Thus, people often end up spending more in the long run because they need more food to satisfy their appetite. The amount of protein in a food can really dictate how much we eat. We need to consume a certain amount of protein to deliver essential amino acids (building blocks of protein) to support cell repair, muscle growth and hormone production, and we will continue to eat food until this requirement for protein has been met.
Research shows people who eat foods lower in these amino acids end up eating more food overall. Though it might appear that fresh produce, dairy and meat is more expensive, eating a more nutritionally complete diet will be less costly in both the long and short term.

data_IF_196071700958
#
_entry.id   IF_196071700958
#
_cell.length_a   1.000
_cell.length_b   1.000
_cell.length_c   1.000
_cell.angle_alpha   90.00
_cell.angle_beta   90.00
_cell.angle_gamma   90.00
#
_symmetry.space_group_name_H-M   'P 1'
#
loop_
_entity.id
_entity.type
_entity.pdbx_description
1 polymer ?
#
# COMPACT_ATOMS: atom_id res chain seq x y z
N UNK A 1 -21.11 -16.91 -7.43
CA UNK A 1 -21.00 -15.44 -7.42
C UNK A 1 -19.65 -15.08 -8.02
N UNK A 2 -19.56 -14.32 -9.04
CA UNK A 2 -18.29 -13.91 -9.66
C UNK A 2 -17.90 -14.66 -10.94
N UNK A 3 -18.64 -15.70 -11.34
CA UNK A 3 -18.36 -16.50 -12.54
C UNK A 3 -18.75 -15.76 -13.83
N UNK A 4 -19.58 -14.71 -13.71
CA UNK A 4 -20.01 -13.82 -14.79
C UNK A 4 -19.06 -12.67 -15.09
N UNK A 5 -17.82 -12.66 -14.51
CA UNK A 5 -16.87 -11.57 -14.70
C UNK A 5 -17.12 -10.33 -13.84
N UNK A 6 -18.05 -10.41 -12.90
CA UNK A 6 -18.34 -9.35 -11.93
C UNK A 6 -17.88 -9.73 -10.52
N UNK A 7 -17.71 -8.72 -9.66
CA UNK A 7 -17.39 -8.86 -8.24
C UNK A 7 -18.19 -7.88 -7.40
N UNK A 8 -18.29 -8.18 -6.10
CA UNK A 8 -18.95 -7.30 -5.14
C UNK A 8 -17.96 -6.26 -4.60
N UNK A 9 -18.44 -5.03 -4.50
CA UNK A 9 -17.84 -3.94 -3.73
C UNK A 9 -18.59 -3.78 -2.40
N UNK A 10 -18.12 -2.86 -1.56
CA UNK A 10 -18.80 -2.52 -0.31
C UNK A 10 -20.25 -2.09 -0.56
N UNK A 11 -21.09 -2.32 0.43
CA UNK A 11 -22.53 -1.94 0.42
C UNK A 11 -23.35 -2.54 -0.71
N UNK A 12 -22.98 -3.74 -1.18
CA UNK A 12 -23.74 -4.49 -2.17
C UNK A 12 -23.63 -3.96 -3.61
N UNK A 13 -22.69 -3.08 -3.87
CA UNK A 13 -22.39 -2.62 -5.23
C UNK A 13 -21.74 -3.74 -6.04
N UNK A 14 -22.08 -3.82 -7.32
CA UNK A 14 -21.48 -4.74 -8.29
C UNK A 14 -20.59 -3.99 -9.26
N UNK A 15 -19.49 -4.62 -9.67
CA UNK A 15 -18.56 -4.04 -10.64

So how do we achieve this in the current climate of escalating prices? With a little time, research and planning, you can stretch your grocery dollar and make delicious, fresh food.
- Put aside a few hours in the weekend to do some research and food preparation. Prepare a dinner menu for the week and shop with that in mind, allowing for leftovers for lunches.
- Do a big shop once, rather than shopping multiple times per week. The less often you go, the less you will spend.
- Don’t shop hungry. Have a snack before you go. A hardboiled egg, slice of cheese, some carrot sticks and peanut butter will all help fill the gap and stop you shopping on an empty stomach.